In fact, as quickly as 45 days after sowing the seeds, you should have healthy cilantro leaves, stalks, and seeds ready for harvest.

With regular harvesting and the right growing conditions, you can expect to get around two to three cycles in one growing season.

5 Common Cilantro Uses in the Kitchen

Are you still having doubts about growing cilantro? These popular cilantro uses might just help you make up your mind:

1. Upgrade your rice Dish.

Chop up cilantro and mix it with your rice dishes to give it a fresh twist. You can also just scatter them on top of your rice just before serving it.

2. Increase your sour cream’s spiciness.

Chop up cilantro and stir it with your sour cream. You can use this to top stews, soups, and chilis.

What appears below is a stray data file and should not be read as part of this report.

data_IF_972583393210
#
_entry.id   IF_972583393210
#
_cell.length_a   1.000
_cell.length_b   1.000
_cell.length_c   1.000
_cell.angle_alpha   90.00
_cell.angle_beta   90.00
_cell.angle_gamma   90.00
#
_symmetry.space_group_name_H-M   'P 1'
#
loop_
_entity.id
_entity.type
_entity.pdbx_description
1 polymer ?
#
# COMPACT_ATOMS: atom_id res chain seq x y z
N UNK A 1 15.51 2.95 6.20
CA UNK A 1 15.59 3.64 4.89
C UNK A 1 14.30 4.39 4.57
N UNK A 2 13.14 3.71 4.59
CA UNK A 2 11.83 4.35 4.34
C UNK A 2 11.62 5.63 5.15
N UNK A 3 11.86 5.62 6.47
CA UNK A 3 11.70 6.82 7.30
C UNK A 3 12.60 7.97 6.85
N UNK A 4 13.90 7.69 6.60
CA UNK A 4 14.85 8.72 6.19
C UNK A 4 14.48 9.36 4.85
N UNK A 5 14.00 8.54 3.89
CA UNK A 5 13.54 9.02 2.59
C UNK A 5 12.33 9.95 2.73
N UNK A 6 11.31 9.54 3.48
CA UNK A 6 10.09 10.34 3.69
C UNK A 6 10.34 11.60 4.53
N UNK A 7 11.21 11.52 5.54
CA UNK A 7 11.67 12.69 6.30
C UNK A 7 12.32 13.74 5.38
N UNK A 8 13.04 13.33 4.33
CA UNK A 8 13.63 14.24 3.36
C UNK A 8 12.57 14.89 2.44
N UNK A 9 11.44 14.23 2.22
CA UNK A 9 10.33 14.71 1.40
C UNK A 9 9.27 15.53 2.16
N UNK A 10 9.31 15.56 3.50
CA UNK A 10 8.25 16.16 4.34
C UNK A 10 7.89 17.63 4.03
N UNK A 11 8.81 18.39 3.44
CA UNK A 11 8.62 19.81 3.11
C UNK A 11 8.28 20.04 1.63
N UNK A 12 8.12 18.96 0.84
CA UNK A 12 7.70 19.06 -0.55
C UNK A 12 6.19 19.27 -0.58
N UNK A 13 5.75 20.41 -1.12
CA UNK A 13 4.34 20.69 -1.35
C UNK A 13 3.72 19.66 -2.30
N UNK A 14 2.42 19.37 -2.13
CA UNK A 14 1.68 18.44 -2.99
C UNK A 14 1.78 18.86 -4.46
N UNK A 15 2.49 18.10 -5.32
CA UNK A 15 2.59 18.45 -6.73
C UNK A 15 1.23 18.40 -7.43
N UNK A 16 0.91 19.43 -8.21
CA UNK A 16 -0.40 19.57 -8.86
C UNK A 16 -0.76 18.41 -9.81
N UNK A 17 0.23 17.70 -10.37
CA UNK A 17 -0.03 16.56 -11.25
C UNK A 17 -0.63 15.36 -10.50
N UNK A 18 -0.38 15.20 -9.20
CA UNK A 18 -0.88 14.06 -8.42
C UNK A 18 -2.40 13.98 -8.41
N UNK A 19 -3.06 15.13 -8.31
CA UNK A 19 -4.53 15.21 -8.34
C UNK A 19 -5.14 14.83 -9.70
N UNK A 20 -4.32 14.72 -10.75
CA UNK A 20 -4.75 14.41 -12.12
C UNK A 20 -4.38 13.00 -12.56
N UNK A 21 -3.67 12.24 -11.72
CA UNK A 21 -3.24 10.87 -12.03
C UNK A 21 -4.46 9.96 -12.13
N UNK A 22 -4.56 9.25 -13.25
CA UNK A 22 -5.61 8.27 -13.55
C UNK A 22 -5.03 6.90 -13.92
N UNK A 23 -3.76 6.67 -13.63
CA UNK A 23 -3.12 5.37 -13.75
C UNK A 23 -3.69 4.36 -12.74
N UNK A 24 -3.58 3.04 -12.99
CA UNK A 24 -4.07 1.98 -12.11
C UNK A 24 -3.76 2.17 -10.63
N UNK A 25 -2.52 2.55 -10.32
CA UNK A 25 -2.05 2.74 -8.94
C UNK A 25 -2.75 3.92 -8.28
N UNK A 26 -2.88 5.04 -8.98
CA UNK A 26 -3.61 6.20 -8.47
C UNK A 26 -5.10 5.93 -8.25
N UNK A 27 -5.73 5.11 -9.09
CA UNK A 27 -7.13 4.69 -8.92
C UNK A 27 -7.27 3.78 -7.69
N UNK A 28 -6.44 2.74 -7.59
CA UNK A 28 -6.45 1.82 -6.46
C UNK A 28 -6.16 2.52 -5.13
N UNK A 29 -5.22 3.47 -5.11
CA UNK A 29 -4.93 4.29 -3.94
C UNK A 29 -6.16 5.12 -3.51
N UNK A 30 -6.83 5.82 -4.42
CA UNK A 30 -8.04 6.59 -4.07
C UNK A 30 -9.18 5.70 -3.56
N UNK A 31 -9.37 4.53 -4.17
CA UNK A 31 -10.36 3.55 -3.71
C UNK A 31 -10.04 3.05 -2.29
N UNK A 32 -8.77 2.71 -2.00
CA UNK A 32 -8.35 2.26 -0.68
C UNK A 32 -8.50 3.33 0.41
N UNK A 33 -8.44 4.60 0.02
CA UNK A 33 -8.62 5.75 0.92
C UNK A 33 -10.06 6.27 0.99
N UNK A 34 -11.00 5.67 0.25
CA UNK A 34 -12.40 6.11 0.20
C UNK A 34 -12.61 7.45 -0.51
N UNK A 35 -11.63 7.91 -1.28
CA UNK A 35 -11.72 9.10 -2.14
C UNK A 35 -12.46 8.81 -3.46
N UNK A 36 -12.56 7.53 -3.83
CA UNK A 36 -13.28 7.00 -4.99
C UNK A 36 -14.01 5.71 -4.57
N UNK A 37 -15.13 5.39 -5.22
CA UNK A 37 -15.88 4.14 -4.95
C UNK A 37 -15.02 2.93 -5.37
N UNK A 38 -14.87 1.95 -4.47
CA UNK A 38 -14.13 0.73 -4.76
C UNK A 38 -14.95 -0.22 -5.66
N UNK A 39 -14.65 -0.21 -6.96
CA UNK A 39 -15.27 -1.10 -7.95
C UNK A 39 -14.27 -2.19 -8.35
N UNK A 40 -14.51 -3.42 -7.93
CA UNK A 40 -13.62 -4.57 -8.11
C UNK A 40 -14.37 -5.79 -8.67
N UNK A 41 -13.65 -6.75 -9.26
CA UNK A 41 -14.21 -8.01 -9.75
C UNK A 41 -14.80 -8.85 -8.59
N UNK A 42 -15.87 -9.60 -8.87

3. Add flavor to your oil.

Put cilantro stems inside your oil bottles and allow them to sit for a specific period to encourage the oil to absorb the flavor.

You can then use that cilantro-flavored oil for cooking your pasta or meat dishes.

4. Make coleslaw.

Chop up cilantro and mix it with oil, salt, pepper, and mixed vegetables. This mix can be your go-to side dish for your favorite meals.

5. Flavor your stir-fry.

Chop up cilantro and toss them into your stir-fry to give it an extra kick.

Add the cilantro when you are about to finish cooking your stir-fry for an amazing fresh flavor.

Is Cilantro Worth Growing?

There’s no doubt that cilantro is a wonderful addition to any garden. It is easy to grow and is widely known as a wonder herb.

Wonder herbs are among the world’s healthiest ingredients.

In addition to being healthy, cilantro has a distinct fragrance that gives curries, snacks, and salad dressings a unique twist.

Plus, it has several medicinal uses, including aiding in digestion, acting as an anti-bacterial and antidiabetic agent, detoxifying agent, removing inflammation, and reducing hair fall.